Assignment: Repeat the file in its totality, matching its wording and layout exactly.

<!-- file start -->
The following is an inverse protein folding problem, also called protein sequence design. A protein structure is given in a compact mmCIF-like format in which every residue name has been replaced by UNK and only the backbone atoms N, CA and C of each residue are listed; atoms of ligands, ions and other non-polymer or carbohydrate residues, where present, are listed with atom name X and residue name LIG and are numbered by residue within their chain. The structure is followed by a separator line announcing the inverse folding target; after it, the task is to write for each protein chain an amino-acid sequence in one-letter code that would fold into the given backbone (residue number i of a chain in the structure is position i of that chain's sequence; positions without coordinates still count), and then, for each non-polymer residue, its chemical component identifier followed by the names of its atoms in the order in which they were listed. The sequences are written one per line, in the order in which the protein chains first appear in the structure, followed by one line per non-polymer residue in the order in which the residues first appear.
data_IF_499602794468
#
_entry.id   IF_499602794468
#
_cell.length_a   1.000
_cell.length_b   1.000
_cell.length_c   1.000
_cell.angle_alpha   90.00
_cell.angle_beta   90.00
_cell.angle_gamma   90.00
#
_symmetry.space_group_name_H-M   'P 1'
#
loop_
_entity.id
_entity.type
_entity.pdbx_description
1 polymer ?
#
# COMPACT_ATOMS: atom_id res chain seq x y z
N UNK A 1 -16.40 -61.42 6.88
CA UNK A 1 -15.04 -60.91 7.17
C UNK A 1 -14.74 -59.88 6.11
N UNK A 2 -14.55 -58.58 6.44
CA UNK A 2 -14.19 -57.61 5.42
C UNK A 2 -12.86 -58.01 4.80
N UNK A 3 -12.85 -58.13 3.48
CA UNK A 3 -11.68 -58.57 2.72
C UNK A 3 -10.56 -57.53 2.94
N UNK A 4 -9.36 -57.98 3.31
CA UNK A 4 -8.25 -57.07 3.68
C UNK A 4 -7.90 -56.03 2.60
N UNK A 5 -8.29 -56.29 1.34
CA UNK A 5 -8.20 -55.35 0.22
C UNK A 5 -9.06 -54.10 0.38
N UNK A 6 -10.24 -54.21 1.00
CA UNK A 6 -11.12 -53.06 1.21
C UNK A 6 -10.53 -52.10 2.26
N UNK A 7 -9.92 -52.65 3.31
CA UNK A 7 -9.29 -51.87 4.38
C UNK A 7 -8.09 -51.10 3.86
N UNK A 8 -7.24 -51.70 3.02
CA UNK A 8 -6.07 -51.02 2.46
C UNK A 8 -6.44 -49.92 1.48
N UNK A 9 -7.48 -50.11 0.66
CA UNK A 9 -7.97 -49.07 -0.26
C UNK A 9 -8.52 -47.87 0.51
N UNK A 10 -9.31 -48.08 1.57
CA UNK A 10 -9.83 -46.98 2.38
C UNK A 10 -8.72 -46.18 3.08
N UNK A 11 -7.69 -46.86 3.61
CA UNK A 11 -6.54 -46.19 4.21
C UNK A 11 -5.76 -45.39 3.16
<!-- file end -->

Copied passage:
The following is an inverse protein folding problem, also called protein sequence design. A protein structure is given in a compact mmCIF-like format in which every residue name has been replaced by UNK and only the backbone atoms N, CA and C of each residue are listed; atoms of ligands, ions and other non-polymer or carbohydrate residues, where present, are listed with atom name X and residue name LIG and are numbered by residue within their chain. The structure is followed by a separator line announcing the inverse folding target; after it, the task is to write for each protein chain an amino-acid sequence in one-letter code that would fold into the given backbone (residue number i of a chain in the structure is position i of that chain's sequence; positions without coordinates still count), and then, for each non-polymer residue, its chemical component identifier followed by the names of its atoms in the order in which they were listed. The sequences are written one per line, in the order in which the protein chains first appear in the structure, followed by one line per non-polymer residue in the order in which the residues first appear.
data_IF_499602794468
#
_entry.id   IF_499602794468
#
_cell.length_a   1.000
_cell.length_b   1.000
_cell.length_c   1.000
_cell.angle_alpha   90.00
_cell.angle_beta   90.00
_cell.angle_gamma   90.00
#
_symmetry.space_group_name_H-M   'P 1'
#
loop_
_entity.id
_entity.type
_entity.pdbx_description
1 polymer ?
#
# COMPACT_ATOMS: atom_id res chain seq x y z
N UNK A 1 -16.40 -61.42 6.88
CA UNK A 1 -15.04 -60.91 7.17
C UNK A 1 -14.74 -59.88 6.11
N UNK A 2 -14.55 -58.58 6.44
CA UNK A 2 -14.19 -57.61 5.42
C UNK A 2 -12.86 -58.01 4.80
N UNK A 3 -12.85 -58.13 3.48
CA UNK A 3 -11.68 -58.57 2.72
C UNK A 3 -10.56 -57.53 2.94
N UNK A 4 -9.36 -57.98 3.31
CA UNK A 4 -8.25 -57.07 3.68
C UNK A 4 -7.90 -56.03 2.60
N UNK A 5 -8.29 -56.29 1.34
CA UNK A 5 -8.20 -55.35 0.22
C UNK A 5 -9.06 -54.10 0.38
N UNK A 6 -10.24 -54.21 1.00
CA UNK A 6 -11.12 -53.06 1.21
C UNK A 6 -10.53 -52.10 2.26
N UNK A 7 -9.92 -52.65 3.31
CA UNK A 7 -9.29 -51.87 4.38
C UNK A 7 -8.09 -51.10 3.86
N UNK A 8 -7.24 -51.70 3.02
CA UNK A 8 -6.07 -51.02 2.46
C UNK A 8 -6.44 -49.92 1.48
N UNK A 9 -7.48 -50.11 0.66
CA UNK A 9 -7.97 -49.07 -0.26
C UNK A 9 -8.52 -47.87 0.51
N UNK A 10 -9.31 -48.08 1.57
CA UNK A 10 -9.83 -46.98 2.38
C UNK A 10 -8.72 -46.18 3.08
N UNK A 11 -7.69 -46.86 3.61
CA UNK A 11 -6.54 -46.19 4.21
C UNK A 11 -5.76 -45.39 3.16